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The scientists simply “looked” into Mars. Here is what they found

The scientists simply “looked” into Mars.  Here is what they found

Researchers have found that the density of the nucleus is surprisingly low, just 6 grams per cubic centimeter, which is much lower than what was expected from an iron-rich center. “It’s still a mystery how the core is so clear,” Stähler says. There should be lighter elements, although it is not clear exactly what it could be. Eventually, he and his team hope to detect the P waves generated directly from the planet Earth directly from where the InSight is parked. As they cross the boundary of the nucleus mantle, they will carry information about the composition of the nucleus to the receiver of the lander. But for that to happen, Stähler says, “Mars has to play and give us this earthquake on the other side of the planet.”

In the role of the Stähler group, they report a radius of 1,830 kilometers. Another team led by geophysicist EIR Zürich has found that its size is so large that it leaves little room for an Earth-like lower mantle, a layer that acts as a blanket to trap heat around the core. The mantle of the earth is divided into two parts, the so-called transition zone intermediate; the upper and lower levels are composed of different minerals. “The mantle of Mars is a slightly simpler version of the Earth’s mantle, I can say flipped, in terms of mineralogy,” says Khan, the lead author of the paper describing the mantle.

Using geochemical and geophysical data, previous calculations of the core radius indicated that there was no lower mantle, but scientists needed seismological readings from InSight to confirm this. Without this layer, surely the core of Mars would have cooled much more easily than that of Earth. This is crucial to understanding the evolution of the Red Planet, and especially why it lost its magnetic field, the barrier that would protect the atmosphere — and potential life — from the harsh solar winds. The creation of a magnetic field requires a temperature gradient between the outer and inner core, high enough to mix liquid in the core and create circulating currents that generate a magnetic field. But because the core cooled so quickly, these convection currents disappeared.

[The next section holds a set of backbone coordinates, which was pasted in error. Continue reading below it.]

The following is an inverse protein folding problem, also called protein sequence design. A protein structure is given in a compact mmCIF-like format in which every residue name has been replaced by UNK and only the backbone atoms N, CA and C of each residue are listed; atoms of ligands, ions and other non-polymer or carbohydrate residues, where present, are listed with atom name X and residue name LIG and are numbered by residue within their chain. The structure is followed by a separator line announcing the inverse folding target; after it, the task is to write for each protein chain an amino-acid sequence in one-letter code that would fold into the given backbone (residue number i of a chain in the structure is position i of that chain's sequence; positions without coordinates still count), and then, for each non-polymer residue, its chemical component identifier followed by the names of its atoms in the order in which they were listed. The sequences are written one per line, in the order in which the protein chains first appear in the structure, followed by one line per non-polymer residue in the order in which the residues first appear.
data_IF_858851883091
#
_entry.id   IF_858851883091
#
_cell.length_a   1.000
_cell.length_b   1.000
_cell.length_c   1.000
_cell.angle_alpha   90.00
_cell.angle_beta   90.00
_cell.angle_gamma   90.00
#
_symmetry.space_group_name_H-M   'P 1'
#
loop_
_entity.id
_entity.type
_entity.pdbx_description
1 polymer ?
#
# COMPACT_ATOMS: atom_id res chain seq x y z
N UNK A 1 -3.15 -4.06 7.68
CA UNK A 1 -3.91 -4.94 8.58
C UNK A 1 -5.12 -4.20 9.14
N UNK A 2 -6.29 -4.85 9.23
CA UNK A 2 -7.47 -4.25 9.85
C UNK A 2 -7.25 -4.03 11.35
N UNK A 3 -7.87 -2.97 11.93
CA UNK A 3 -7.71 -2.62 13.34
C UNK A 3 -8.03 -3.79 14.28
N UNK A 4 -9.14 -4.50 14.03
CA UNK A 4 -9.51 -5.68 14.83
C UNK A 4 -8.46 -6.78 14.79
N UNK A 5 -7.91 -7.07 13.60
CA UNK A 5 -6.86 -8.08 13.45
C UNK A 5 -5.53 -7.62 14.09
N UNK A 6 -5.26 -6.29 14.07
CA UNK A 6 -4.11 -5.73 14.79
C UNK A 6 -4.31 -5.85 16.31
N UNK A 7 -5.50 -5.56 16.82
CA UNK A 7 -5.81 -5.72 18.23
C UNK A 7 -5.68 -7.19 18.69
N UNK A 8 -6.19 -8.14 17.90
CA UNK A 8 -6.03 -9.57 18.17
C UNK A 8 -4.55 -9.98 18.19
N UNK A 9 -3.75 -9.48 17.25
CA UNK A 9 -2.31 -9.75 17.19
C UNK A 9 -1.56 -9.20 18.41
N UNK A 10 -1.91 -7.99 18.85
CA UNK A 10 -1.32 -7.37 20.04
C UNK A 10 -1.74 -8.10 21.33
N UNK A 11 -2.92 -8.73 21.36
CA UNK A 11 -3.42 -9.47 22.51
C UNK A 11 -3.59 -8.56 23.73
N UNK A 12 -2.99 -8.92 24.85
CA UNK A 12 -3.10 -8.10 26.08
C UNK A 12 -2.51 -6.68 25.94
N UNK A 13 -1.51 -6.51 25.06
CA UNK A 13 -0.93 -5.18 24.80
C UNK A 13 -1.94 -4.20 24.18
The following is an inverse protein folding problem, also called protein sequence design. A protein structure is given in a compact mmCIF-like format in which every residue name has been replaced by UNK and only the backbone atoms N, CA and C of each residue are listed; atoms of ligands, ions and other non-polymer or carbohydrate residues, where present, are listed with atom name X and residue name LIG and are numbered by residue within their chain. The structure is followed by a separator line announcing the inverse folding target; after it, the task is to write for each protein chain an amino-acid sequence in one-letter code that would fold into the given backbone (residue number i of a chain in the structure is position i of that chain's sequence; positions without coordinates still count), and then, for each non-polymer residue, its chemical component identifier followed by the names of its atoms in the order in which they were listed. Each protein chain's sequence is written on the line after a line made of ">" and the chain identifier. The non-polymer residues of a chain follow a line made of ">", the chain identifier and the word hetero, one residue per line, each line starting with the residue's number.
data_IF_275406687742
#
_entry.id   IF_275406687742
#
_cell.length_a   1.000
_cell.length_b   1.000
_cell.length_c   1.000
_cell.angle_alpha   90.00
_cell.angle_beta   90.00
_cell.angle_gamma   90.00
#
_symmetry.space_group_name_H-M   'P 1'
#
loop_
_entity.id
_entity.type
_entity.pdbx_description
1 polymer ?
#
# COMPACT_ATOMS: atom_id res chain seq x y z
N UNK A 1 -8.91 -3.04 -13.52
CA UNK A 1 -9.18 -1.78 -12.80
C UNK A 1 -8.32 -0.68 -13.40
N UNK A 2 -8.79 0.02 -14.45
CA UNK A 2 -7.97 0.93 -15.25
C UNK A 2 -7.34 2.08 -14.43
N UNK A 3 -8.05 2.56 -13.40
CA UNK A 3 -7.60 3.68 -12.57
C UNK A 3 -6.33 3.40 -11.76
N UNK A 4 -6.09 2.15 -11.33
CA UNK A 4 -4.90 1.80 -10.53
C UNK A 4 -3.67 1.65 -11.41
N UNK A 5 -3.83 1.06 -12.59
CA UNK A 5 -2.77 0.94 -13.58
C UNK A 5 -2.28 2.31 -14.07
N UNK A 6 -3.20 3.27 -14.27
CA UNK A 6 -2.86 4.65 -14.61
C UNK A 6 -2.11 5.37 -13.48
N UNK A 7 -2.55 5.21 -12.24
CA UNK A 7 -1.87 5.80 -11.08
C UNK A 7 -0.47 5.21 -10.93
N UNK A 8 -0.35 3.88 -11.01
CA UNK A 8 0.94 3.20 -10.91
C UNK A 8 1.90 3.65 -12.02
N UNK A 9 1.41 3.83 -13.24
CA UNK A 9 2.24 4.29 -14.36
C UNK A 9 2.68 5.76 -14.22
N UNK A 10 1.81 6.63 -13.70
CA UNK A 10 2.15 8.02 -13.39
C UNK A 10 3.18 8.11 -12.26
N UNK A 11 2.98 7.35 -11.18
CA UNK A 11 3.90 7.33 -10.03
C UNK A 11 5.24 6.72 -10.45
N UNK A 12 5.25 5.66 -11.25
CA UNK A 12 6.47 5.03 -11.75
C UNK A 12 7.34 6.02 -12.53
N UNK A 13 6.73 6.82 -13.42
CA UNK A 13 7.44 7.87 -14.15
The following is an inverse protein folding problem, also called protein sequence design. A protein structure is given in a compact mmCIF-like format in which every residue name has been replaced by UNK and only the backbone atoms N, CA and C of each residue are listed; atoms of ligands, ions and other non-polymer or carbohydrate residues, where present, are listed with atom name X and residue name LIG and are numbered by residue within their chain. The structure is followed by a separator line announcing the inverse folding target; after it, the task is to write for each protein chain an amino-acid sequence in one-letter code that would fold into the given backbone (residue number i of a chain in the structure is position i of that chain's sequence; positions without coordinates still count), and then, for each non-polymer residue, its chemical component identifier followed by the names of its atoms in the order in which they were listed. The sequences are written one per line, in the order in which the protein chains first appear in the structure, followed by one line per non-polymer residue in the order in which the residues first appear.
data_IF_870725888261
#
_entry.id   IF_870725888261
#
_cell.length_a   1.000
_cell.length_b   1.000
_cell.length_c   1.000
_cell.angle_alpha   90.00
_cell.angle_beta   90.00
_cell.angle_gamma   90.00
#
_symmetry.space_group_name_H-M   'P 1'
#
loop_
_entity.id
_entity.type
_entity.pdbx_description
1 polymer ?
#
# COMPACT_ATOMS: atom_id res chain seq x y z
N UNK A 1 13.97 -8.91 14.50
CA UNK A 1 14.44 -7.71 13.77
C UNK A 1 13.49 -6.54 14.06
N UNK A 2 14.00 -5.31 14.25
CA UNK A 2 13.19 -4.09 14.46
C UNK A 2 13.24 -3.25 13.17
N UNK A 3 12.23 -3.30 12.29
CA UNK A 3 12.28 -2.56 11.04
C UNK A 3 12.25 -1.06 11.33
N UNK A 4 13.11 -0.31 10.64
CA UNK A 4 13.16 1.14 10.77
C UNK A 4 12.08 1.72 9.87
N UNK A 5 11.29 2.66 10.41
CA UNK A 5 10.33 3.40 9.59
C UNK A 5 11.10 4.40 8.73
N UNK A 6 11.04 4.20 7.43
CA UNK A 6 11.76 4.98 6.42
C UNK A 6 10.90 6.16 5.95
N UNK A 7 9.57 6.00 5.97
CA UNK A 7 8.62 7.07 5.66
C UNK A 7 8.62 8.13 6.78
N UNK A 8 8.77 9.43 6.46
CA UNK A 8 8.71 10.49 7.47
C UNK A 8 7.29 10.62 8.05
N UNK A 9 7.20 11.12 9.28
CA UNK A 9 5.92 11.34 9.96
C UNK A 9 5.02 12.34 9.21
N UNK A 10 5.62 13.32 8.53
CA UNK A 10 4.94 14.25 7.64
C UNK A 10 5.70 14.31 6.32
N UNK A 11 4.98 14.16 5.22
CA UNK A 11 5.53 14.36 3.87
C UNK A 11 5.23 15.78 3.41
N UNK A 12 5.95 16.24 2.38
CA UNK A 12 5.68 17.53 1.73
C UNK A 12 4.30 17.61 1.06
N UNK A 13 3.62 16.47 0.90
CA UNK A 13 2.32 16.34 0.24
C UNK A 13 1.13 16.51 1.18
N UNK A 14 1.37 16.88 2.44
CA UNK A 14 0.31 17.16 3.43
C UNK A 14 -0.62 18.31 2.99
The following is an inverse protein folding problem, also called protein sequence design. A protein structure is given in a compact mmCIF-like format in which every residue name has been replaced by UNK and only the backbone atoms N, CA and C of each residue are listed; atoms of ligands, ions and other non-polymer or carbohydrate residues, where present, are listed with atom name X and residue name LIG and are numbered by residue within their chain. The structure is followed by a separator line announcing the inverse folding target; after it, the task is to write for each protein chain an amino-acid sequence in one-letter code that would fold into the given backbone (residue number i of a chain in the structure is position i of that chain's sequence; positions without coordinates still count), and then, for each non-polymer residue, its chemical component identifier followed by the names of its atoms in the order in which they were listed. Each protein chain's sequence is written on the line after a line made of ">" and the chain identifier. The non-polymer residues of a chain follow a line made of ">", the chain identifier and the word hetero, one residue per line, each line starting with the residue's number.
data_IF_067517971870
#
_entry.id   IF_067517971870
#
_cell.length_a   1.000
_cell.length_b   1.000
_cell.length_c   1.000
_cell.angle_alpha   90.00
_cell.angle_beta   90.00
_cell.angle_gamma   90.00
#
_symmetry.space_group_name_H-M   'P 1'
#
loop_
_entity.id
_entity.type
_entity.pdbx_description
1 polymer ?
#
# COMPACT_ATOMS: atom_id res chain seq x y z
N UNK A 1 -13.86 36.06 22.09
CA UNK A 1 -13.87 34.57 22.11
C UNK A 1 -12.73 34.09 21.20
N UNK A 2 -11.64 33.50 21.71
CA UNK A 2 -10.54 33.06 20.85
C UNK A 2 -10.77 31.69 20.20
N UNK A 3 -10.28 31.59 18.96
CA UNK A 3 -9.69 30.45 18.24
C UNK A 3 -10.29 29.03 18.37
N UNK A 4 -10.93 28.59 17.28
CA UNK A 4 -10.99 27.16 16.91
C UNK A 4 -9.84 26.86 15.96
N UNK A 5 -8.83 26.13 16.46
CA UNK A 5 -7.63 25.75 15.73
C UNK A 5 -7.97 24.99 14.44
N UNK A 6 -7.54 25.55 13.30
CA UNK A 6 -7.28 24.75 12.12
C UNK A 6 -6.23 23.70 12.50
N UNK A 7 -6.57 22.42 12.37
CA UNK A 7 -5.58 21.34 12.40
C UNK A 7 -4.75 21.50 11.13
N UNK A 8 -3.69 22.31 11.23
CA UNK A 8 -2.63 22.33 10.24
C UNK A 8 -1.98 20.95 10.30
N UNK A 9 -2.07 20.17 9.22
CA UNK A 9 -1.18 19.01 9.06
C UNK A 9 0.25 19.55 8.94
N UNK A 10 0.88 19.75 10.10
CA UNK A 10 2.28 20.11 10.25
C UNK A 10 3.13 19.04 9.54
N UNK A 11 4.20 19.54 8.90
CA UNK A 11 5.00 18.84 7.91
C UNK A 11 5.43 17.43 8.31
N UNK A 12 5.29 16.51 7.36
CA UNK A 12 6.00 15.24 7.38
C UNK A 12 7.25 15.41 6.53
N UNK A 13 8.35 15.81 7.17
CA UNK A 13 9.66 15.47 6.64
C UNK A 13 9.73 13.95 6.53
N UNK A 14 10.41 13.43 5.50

Khan’s analysis also shows that Mars has a thick lithosphere, a rigid, cold part of the mantle. This could be because the Red Plan lacks the tectonic plate that drives the rage of volcanism on Earth. “If you have a very thick lithosphere, it’s going to be very difficult to break this thing down and create an exact equivalent of the tectonics of the Earth’s plates,” Khan says. “Maybe Mars was very early, but it’s definitely closed.”

While InSight hides the inner vibrations of Mars, Perseverance has wandered around the dusty surface looking for clues to ancient life in the rocks, looking for places to collect regular samples, and learning about Jezero’s geological history. “Exploration is not a sprint, it’s a marathon,” said Thomas Zurbuchen of NASA’s association of science administrators. He opened a press conference on Wednesday, highlighting the vehicle’s first advances. the first months in his new home. “Sustainability is a step in a long legacy of carefully planned Mars explorations that link the exploration of the robot and the humans of the future.”

Scientists at the press conference explained what Perseverance has done on its journey so far. “The challenge is to know exactly where we want to go and how we can fit everything into our schedule,” said Vivian Sun, a system engineer at NASA’s Jet Propulsion Laboratory. Sun said they decided to divert Perseverance about 3,000 meters south of the landing site to extract its first stone samples, which will be stored in the vehicle’s belly and later stored on the planet’s surface for a future return mission to Earth. .

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